Bexar County Sheriff Susan Pamerleau doesn’t mind handing over undocumented immigrants in her jail to the federal government. In fact, she says if the federal government wants them, it can have them — along with the bills for incarcerating the foreign-born prisoners.
So when the Bexar County jail turned up on a spreadsheet of cities and counties that have turned down “detainer” requests to hand over prisoners to U.S. Immigration and Customs Enforcement, the sheriff said she knew something was amiss. Declining federal detainers is what so-called “sanctuary” cities and counties do, and Pamerleau says Bexar County is anything but.
Now, more than three months after the list was published by The Texas Tribune, Pamerleau says it may take an act of Congress — or at least of her congressman — to get to the bottom of it. Specifically, she has asked U.S. Rep. Lamar Smith, R-San Antonio, to help her get some clarification from the agency. Smith declined comment Tuesday.
At issue: Pamerleau says ICE has thus far failed to identify any inmates or explain why it claims that Bexar County declined 11 detainer requests from the agency between January 2014 and September 2015. The Tribune got the list from ICE under a Freedom of Information Act request and published it on Jan. 15.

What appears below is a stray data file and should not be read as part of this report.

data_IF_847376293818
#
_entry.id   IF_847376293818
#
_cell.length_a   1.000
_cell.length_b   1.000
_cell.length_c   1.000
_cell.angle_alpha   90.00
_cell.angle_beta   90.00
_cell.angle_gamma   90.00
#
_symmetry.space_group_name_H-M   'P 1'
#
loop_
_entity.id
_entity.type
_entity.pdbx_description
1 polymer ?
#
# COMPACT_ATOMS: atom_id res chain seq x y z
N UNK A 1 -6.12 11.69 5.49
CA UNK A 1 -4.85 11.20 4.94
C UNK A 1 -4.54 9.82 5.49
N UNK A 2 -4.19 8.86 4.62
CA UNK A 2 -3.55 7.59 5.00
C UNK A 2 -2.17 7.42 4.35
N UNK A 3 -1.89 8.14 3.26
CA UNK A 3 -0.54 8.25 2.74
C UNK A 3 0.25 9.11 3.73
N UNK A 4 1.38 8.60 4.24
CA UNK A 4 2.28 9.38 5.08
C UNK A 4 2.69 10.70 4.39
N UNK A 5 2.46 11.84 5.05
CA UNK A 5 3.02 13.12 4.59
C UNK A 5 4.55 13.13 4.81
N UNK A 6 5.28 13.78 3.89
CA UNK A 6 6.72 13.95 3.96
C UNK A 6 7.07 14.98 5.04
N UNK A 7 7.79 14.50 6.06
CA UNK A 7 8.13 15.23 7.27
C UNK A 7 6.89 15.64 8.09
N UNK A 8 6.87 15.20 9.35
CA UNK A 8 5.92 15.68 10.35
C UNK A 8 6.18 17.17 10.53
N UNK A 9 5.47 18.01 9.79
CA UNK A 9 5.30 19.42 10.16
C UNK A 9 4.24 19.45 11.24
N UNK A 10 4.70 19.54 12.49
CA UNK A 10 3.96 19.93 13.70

The issue of refusing to cooperate with ICE on detainer requests is a hot-button topic that raised the ire of Gov. Greg Abbott, who has threatened to withhold state funding for sheriffs that decline detainers and wants the Legislature to pass a bill banning the practice. In San Francisco, considered a “sanctuary city,” county authorities came under intense fire for refusing to honor a detainer request for the undocumented immigrant later accused of shooting Kate Steinle to death on Pier 14, a crime that stirred heated debate in the U.S. presidential race.
In a letter to Sen. Brian Birdwell, R-Granbury, obtained by the Tribune, Pamerleau said she found “no evidence” to suggest that her jail has ever refused to turn over any undocumented immigrants with detainers on them as records from the ICE claimed.
“In the case of the eleven Bexar County inmates in question, we believe they were either transferred to other facilities or jurisdictions, including the Texas Department of Criminal Justice to serve prison sentences,” she wrote. “Since they were no longer here, they were listed as declined. However, without specific information from the Department of Homeland Security identifying these eleven inmates, we are unable to validate specific information about each inmate.”
In a follow-up phone call Tuesday, Pamerleau told the Tribune it’s also possible that ICE simply failed to pick up the some of inmates they wanted and are calling that a “declined” detainer.
“If we refused to hand them over or if we in some way had denied them the opportunity to pick them up, that’s a different matter. So I think it’s disingenuous that they use the term 'declined' when there are other circumstances and other reasons why someone is not handed over to ICE," Pamerleau said. "And you can use that term — disingenuous.’’